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IMMIGRATION POLICY; ISRAEL
29. The Minister of Citizenship and Immigration reported that there had been increasing pressure from the Jewish population in Canada for immigration from Israel, and 2,000 applications were now pending, involving over 6,000 persons alleged to be close relatives of the applicants, mainly from citizens of Montreal and Toronto. Up to the present time, the Department of Citizenship and Immigration had been processing only those cases where security clearance was normally waived. Investigation had revealed that security arrangements in Israel were extremely bad and that proper security clearances could not be obtained. The problem had been considered by an interdepartmental committee which recommended:
(a) that provision be made for dealing with applications submitted by permanent residents of Canada for admission from Israel of parents, whether corning within the categories normally eligible for waiver of security clearance or not;
(b) that, subject to the establishment of a Canadian mission in Israel, an officer from the Department of External Affairs or the Department of Citizenship and Immigration be appointed to a consular position to deal with immigration matters;
(c) that applications for the admission of residents of Israel which may be dealt with, be processed on the following basis:
(i) the application be referred to the Canadian post in Israel only after security clearance of the sponsor in Canada had been obtained;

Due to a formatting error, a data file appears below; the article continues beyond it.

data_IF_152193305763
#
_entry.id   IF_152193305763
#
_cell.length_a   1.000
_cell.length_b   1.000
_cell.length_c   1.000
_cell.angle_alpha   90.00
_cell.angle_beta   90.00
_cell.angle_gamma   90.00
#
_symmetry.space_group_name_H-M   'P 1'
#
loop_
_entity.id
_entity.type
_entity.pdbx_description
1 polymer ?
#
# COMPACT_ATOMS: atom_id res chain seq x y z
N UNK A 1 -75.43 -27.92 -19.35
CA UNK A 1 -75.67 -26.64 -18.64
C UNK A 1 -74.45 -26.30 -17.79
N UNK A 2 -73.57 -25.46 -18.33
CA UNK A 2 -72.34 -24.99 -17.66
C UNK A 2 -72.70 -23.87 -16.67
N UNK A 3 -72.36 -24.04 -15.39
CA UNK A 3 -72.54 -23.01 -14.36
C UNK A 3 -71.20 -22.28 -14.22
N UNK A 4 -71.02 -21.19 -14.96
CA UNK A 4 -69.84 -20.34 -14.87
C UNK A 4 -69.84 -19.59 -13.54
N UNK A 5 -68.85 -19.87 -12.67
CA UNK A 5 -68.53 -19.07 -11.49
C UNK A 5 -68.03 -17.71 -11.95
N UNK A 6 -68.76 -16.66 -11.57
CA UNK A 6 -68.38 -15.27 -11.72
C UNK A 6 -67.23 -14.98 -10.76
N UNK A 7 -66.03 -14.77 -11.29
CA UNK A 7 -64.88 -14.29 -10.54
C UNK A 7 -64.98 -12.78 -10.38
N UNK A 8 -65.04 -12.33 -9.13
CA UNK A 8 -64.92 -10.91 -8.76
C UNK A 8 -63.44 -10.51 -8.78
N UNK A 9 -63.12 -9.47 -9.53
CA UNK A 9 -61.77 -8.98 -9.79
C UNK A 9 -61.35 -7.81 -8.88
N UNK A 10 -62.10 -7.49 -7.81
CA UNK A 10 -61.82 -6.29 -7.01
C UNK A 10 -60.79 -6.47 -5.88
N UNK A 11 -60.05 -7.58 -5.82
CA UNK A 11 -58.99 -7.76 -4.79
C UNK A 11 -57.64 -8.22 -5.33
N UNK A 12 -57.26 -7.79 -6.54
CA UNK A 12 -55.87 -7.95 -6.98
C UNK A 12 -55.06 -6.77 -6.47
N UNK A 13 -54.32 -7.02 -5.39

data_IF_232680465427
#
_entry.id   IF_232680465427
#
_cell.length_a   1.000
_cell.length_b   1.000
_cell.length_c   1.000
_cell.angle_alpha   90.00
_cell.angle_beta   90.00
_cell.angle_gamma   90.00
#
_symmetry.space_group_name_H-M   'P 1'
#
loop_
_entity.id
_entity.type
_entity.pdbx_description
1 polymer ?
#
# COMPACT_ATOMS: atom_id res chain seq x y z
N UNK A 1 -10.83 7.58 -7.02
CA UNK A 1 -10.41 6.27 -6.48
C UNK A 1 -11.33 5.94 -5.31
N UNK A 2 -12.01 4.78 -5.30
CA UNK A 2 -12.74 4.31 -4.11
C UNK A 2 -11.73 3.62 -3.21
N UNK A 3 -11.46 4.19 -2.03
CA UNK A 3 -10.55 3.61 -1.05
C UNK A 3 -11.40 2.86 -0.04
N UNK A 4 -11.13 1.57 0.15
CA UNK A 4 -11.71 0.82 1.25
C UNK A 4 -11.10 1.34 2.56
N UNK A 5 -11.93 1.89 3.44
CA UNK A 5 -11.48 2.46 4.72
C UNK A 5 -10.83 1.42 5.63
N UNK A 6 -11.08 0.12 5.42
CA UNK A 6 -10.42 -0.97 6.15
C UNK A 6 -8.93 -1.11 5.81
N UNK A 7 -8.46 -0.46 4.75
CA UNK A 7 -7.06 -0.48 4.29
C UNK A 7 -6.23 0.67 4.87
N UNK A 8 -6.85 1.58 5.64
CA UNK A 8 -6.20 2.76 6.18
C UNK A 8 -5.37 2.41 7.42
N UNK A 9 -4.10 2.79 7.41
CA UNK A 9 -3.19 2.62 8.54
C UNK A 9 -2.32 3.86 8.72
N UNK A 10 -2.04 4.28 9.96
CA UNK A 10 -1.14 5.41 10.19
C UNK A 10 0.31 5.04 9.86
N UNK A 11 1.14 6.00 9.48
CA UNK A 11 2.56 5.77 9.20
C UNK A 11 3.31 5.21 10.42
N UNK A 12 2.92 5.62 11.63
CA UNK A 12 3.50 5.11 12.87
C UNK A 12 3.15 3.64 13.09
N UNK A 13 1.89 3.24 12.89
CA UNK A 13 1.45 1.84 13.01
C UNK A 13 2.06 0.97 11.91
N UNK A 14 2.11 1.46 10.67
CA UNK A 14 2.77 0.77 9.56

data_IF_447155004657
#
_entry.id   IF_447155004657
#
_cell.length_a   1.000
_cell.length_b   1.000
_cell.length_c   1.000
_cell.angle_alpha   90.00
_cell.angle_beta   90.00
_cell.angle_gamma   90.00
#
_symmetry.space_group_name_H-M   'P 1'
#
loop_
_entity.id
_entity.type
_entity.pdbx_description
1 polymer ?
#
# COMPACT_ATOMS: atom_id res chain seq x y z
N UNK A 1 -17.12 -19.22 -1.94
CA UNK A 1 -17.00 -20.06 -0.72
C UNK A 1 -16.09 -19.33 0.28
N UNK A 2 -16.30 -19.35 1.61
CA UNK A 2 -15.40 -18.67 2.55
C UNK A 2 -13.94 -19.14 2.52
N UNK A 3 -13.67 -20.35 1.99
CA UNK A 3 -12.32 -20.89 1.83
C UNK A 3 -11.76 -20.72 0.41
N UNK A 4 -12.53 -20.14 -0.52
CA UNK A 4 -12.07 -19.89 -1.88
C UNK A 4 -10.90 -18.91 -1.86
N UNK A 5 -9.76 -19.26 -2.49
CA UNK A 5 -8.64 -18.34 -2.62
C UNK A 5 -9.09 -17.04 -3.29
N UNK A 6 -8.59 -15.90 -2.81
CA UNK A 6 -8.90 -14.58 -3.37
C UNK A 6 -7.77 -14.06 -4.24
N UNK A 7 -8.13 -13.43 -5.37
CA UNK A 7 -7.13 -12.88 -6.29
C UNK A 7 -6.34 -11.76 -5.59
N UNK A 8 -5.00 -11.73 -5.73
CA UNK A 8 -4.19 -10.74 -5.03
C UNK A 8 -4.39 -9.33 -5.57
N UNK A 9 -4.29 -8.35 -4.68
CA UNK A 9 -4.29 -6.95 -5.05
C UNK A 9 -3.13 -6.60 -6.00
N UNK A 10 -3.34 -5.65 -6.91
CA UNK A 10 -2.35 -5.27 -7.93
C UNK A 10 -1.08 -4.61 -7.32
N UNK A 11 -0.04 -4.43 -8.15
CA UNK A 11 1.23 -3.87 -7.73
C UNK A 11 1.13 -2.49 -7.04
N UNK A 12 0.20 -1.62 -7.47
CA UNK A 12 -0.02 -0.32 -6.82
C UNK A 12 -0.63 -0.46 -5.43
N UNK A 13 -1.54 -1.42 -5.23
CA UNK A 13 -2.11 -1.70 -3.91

(ii) upon receipt of an approved application from Canada, the Canadian official in Israel interview the prospective immigrant with a view to establishing definite identity and relationship to the sponsor and to developing any derogatory information;
(iii) all existing facilities for checking a prospective immigrant's background be thoroughly utilized;
(iv) where derogatory information of material significance was discovered, a visa to be refused and the interested parties advised only that the prospective immigrant was unable to meet immigration requirements;
(d) consideration be given to the posting of an RCM Police officer to the Canadian post in Israel at least for an initial period. Such officer not to be known as a security officer but to fill a consular or other position and to secure all possible information about prospective immigrants.
An explanatory note was circulated.
(Minister's Memorandum, Sept. 24, 1953 -- Cab. Doc. 221-53)?
30. The Cabinet noted the report of the Minister of Citizenship and Immigration on proposals for handling immigration from Israel and deferred decision pending further discussion at a later meeting.
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